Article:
With the swearing in of Narendra Modi as prime minister on May 26, India will have a government led by a man whose political education was acquired not in a democratic, secular and often rambunctious national parliament but in an intolerant, disciplined Hindu nationalist organization unashamedly influenced by 1930s European fascism, complete with theories of a master race.
The potential danger to Indian democracy and minority rights has never been this acute since the country’s independence in 1947. Indira Gandhi’s suspension of civil rights in the 1970s silenced critics but did not threaten fundamental institutions in the long run, and voters were able to reverse what she had done in one decisive trip to the ballot box.
In today’s India, promoters of the most radical fringe of Hindu nationalism within Modi’s Bharatiya Janata Party (BJP) want to constrict Indian diversity and enforce an imagined civilizational purity they call Hindutva. Their campaign has already demonstrated its power to oppress and kill Muslims, destroy their mosques, force the “reconversion” of Christians and Buddhists, wade into censorship, limit critical or analytical scholarship and police the arts. Hindu zealots drove the country’s most celebrated painter, M. F. Hussein, into self-imposed exile in London, where he died in 2011.
At the center of secular Indian concern is the largest of the Hindu nationalist groups, the Rashtriya Swayamsevak Sangh (RSS), founded in 1925. In 1947, independent India’s first prime minister, Jawaharlal Nehru, sent a letter to political officials in Indian states, asking them to beware of the movement. “We have a great deal of evidence to show that the R.S.S. is an organization which is in the nature of a private army and which is definitely proceeding on the strictest Nazi lines,” he wrote. Rajiv Gandhi, his grandson and prime minister from 1984 to 1989, reiterated the fear of Hindu nationalism in an interview with me just before his assassination in Tamil Nadu in 1991. He was at the end of a grueling campaign to return the Congress party to power, and he said his hope was that he could block the political rise of Hindu fundamentalists.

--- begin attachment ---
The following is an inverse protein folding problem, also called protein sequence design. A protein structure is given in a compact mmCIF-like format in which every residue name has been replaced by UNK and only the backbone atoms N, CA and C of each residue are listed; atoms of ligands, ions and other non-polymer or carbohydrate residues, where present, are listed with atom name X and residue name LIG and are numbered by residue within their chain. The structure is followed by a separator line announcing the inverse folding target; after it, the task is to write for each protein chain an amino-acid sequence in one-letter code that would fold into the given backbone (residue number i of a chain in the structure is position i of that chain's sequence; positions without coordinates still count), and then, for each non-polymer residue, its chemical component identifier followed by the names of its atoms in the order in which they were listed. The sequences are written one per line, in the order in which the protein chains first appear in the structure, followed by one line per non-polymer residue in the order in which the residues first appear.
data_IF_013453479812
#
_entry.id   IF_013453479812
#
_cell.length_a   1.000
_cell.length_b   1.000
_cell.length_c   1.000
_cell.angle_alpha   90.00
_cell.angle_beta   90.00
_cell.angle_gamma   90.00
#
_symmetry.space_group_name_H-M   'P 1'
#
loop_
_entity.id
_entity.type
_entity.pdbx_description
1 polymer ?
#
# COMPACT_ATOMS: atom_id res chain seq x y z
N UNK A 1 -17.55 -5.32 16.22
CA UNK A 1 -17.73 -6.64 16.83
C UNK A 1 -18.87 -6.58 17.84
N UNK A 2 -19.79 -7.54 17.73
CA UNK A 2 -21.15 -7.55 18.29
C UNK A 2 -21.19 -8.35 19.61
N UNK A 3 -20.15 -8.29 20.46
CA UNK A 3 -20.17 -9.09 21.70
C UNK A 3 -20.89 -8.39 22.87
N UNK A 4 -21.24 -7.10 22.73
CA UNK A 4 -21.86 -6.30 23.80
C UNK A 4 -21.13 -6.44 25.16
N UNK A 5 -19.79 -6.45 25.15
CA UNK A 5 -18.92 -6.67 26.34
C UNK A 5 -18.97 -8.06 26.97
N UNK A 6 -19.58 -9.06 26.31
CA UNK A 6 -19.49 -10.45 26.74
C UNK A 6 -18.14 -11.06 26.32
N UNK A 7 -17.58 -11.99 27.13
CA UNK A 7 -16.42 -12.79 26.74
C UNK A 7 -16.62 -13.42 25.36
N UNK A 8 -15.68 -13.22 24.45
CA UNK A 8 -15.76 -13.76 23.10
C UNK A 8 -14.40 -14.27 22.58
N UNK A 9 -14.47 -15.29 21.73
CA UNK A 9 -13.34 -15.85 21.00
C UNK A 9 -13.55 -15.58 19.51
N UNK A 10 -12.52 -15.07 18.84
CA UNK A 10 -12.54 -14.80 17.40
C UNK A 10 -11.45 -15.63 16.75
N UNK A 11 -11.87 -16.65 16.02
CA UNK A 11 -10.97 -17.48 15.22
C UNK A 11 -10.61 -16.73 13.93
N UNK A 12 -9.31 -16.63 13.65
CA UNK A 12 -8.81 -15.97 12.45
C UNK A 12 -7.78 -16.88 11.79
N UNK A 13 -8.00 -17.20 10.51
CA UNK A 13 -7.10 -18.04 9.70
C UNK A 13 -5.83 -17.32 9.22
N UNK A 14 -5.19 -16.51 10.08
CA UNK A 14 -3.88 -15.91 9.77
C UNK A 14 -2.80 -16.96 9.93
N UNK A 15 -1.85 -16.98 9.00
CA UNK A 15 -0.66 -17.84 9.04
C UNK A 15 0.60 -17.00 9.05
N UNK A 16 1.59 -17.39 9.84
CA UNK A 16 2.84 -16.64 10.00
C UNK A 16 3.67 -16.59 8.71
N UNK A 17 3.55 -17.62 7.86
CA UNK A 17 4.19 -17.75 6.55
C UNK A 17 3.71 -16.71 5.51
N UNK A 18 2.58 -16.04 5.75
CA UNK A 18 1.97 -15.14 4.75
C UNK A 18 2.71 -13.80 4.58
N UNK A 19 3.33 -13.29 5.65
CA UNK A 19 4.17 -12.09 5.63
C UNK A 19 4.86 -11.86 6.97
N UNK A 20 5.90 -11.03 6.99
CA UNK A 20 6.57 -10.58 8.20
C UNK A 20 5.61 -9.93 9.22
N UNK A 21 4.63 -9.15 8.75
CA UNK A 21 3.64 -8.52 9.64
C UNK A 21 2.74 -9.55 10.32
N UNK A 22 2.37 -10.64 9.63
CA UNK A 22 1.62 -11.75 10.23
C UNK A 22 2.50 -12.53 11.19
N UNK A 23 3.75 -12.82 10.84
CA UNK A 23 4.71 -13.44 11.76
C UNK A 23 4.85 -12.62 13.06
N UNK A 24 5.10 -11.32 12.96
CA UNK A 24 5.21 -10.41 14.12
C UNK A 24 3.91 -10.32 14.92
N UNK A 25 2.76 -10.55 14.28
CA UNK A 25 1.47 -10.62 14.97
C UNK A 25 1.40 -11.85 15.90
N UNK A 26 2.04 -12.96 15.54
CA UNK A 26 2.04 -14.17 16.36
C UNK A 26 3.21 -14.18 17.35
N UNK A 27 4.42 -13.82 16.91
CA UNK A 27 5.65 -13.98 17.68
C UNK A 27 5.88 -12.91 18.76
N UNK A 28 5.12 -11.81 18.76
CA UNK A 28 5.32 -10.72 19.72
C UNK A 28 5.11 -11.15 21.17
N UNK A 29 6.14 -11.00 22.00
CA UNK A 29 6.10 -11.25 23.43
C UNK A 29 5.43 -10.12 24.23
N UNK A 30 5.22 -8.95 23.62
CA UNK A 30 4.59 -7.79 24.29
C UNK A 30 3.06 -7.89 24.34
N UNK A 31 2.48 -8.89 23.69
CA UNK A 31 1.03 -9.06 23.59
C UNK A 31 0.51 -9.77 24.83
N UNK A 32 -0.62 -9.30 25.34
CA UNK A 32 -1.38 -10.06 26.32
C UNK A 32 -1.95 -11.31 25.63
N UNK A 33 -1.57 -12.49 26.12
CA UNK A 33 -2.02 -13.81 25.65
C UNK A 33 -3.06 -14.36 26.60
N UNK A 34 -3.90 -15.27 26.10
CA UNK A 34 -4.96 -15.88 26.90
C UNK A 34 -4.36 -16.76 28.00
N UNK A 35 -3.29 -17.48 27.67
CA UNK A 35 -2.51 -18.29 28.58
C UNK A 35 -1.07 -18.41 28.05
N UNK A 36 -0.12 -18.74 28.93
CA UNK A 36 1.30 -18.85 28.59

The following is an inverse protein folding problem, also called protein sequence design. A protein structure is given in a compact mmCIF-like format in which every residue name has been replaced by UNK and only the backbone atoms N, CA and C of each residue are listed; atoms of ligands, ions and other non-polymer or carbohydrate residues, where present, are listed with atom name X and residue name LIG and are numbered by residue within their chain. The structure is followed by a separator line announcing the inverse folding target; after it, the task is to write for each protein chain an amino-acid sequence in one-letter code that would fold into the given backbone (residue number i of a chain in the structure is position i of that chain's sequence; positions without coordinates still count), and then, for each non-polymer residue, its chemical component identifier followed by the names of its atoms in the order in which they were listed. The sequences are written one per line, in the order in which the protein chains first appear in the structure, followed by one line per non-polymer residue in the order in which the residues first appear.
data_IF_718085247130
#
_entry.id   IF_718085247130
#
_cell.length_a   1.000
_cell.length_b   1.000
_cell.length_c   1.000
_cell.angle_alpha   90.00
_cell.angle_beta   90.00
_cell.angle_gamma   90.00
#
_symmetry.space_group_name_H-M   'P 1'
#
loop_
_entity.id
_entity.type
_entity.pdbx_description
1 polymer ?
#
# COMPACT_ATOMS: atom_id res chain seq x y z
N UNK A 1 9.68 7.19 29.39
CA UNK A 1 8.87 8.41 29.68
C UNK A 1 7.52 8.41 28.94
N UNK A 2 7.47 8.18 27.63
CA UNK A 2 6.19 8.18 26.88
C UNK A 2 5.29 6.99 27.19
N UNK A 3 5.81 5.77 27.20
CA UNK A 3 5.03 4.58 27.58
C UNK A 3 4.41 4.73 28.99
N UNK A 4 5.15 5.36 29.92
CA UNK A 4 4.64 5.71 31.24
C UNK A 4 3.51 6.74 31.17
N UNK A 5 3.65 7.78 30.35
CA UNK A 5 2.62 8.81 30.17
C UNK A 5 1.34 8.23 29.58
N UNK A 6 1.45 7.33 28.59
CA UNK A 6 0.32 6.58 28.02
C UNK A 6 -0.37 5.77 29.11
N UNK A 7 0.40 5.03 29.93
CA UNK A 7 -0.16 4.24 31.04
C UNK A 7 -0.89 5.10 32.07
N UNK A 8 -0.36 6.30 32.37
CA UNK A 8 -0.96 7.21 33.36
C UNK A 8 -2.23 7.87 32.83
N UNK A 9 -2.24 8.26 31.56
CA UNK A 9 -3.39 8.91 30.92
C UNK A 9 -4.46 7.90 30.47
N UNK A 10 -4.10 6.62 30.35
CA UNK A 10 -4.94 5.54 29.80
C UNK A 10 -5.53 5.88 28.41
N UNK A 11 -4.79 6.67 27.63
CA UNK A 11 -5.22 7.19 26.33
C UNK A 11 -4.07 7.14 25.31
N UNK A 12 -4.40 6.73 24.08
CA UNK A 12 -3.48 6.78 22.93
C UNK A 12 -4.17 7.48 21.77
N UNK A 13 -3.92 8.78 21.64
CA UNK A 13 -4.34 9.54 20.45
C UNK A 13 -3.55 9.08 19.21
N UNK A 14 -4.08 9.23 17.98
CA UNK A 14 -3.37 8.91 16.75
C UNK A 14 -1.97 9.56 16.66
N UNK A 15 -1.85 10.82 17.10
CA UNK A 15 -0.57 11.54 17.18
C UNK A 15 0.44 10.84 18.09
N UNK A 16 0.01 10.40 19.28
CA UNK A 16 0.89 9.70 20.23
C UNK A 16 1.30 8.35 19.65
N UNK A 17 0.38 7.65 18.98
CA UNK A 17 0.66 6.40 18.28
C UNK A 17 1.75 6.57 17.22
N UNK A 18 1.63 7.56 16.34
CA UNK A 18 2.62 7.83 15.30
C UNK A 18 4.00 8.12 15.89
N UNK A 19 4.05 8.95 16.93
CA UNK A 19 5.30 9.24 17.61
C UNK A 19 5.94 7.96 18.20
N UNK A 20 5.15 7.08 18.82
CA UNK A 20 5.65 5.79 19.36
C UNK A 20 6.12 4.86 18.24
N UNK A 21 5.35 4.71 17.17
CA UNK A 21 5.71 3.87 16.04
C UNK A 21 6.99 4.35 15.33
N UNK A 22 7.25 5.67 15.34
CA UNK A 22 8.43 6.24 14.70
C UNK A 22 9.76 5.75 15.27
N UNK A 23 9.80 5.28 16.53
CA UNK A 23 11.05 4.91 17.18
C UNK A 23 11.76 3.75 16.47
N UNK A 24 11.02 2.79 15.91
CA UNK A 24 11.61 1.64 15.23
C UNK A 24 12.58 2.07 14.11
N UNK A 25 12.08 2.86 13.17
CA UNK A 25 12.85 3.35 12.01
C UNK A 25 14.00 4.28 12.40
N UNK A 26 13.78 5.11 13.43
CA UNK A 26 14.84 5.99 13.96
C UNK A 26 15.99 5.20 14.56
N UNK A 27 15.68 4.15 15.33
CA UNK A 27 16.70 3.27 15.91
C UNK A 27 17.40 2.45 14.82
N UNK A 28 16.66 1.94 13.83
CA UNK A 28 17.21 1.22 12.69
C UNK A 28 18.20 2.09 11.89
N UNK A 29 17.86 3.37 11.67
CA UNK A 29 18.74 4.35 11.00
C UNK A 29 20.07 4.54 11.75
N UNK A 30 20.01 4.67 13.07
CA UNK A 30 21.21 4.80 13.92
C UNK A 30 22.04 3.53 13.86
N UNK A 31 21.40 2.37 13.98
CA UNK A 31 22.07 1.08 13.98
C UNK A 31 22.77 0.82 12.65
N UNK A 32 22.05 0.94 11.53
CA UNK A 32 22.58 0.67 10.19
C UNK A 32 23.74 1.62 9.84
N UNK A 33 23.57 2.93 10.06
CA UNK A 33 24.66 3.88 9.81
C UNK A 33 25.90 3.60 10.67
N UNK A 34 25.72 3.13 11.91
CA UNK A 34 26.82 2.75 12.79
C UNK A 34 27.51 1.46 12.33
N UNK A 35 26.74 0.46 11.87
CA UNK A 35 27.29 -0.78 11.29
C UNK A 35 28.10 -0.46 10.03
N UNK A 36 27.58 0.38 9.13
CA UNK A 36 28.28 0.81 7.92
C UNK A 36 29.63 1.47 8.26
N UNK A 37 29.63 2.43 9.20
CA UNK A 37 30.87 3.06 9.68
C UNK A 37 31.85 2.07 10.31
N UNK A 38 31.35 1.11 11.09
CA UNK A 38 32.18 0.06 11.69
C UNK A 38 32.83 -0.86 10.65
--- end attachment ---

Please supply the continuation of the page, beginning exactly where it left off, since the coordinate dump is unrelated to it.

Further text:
William Dalrymple, the eminent British writer on South and West Asia, who lives in India, brought the story up to date in an article in the London publication The New Statesman as India voted this year. “Like the Phalange in Lebanon,” he wrote, “the RSS was founded in direct imitation of European fascist movements, and like its 1930s fascist models, it still makes much of daily parading in khaki drill and the giving of militaristic salutes: the RSS salute differs from that of the Nazis only in the angle of the arm, which is held horizontally over the chest. The RSS sees this as an attempt to create a corps of dedicated paramilitary zealots, who, so the theory goes, will form the basis of a revival of a golden age of national strength and racial purity.”
The RSS is the organization that took Modi in as a young man and nurtured him. Critics will be watching to see if he can, in national office, rise above the narrow RSS vision of what India should be. Much of his troubling history is glossed over inside India and abroad in the rush toward economic growth in a climate designed to please corporations and international investors and boost the economy for all, an attractive prospect for India’s restless young people.